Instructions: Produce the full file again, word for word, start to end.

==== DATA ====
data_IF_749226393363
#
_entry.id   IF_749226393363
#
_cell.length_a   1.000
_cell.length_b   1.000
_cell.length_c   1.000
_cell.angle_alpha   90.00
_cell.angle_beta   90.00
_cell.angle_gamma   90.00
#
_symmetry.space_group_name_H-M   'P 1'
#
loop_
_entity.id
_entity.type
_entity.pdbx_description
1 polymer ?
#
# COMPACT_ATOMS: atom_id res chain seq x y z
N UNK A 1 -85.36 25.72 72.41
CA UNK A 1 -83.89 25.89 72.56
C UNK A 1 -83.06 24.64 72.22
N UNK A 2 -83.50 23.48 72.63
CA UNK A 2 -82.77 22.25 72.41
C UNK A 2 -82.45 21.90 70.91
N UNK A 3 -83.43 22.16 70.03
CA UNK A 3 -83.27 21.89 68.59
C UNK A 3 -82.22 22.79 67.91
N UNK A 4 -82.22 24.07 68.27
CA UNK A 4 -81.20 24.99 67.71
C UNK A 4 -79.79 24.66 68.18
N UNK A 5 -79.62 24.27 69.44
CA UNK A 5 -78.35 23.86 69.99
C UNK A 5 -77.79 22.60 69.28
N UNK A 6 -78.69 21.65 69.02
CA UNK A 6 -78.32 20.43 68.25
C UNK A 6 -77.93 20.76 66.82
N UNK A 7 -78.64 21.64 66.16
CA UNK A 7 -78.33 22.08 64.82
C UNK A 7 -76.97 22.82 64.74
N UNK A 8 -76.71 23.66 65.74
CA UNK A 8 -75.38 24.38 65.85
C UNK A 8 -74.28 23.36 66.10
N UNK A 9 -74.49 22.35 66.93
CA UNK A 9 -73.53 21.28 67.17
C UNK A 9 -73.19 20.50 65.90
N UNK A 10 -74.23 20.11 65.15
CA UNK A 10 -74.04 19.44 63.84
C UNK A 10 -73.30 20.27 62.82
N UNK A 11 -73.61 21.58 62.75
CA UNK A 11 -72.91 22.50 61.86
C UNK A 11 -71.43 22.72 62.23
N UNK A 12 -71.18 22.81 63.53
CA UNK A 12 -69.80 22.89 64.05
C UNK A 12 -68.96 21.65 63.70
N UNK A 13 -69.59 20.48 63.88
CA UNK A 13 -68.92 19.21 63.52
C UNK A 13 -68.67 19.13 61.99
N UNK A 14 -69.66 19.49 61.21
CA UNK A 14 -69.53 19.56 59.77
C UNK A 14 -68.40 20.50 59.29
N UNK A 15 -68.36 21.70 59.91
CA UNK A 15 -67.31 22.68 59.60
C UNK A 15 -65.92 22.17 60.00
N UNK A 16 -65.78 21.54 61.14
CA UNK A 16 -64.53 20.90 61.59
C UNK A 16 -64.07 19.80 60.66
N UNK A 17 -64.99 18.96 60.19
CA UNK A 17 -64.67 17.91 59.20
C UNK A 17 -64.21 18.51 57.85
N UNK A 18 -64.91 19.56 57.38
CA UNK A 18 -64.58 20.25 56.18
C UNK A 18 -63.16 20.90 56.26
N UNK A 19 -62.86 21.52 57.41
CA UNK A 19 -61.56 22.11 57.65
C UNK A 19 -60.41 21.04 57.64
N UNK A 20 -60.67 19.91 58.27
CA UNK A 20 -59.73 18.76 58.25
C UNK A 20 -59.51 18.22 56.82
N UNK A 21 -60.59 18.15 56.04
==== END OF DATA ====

data_IF_749226393363
#
_entry.id   IF_749226393363
#
_cell.length_a   1.000
_cell.length_b   1.000
_cell.length_c   1.000
_cell.angle_alpha   90.00
_cell.angle_beta   90.00
_cell.angle_gamma   90.00
#
_symmetry.space_group_name_H-M   'P 1'
#
loop_
_entity.id
_entity.type
_entity.pdbx_description
1 polymer ?
#
# COMPACT_ATOMS: atom_id res chain seq x y z
N UNK A 1 -85.36 25.72 72.41
CA UNK A 1 -83.89 25.89 72.56
C UNK A 1 -83.06 24.64 72.22
N UNK A 2 -83.50 23.48 72.63
CA UNK A 2 -82.77 22.25 72.41
C UNK A 2 -82.45 21.90 70.91
N UNK A 3 -83.43 22.16 70.03
CA UNK A 3 -83.27 21.89 68.59
C UNK A 3 -82.22 22.79 67.91
N UNK A 4 -82.22 24.07 68.27
CA UNK A 4 -81.20 24.99 67.71
C UNK A 4 -79.79 24.66 68.18
N UNK A 5 -79.62 24.27 69.44
CA UNK A 5 -78.35 23.86 69.99
C UNK A 5 -77.79 22.60 69.28
N UNK A 6 -78.69 21.65 69.02
CA UNK A 6 -78.32 20.43 68.25
C UNK A 6 -77.93 20.76 66.82
N UNK A 7 -78.64 21.64 66.16
CA UNK A 7 -78.33 22.08 64.82
C UNK A 7 -76.97 22.82 64.74
N UNK A 8 -76.71 23.66 65.74
CA UNK A 8 -75.38 24.38 65.85
C UNK A 8 -74.28 23.36 66.10
N UNK A 9 -74.49 22.35 66.93
CA UNK A 9 -73.53 21.28 67.17
C UNK A 9 -73.19 20.50 65.90
N UNK A 10 -74.23 20.11 65.15
CA UNK A 10 -74.04 19.44 63.84
C UNK A 10 -73.30 20.27 62.82
N UNK A 11 -73.61 21.58 62.75
CA UNK A 11 -72.91 22.50 61.86
C UNK A 11 -71.43 22.72 62.23
N UNK A 12 -71.18 22.81 63.53
CA UNK A 12 -69.80 22.89 64.05
C UNK A 12 -68.96 21.65 63.70
N UNK A 13 -69.59 20.48 63.88
CA UNK A 13 -68.92 19.21 63.52
C UNK A 13 -68.67 19.13 61.99
N UNK A 14 -69.66 19.49 61.21
CA UNK A 14 -69.53 19.56 59.77
C UNK A 14 -68.40 20.50 59.29
N UNK A 15 -68.36 21.70 59.91
CA UNK A 15 -67.31 22.68 59.60
C UNK A 15 -65.92 22.17 60.00
N UNK A 16 -65.78 21.54 61.14
CA UNK A 16 -64.53 20.90 61.59
C UNK A 16 -64.07 19.80 60.66
N UNK A 17 -64.99 18.96 60.19
CA UNK A 17 -64.67 17.91 59.20
C UNK A 17 -64.21 18.51 57.85
N UNK A 18 -64.91 19.56 57.38
CA UNK A 18 -64.58 20.25 56.18
C UNK A 18 -63.16 20.90 56.26
N UNK A 19 -62.86 21.52 57.41
CA UNK A 19 -61.56 22.11 57.65
C UNK A 19 -60.41 21.04 57.64
N UNK A 20 -60.67 19.91 58.27
CA UNK A 20 -59.73 18.76 58.25
C UNK A 20 -59.51 18.22 56.82
N UNK A 21 -60.59 18.15 56.04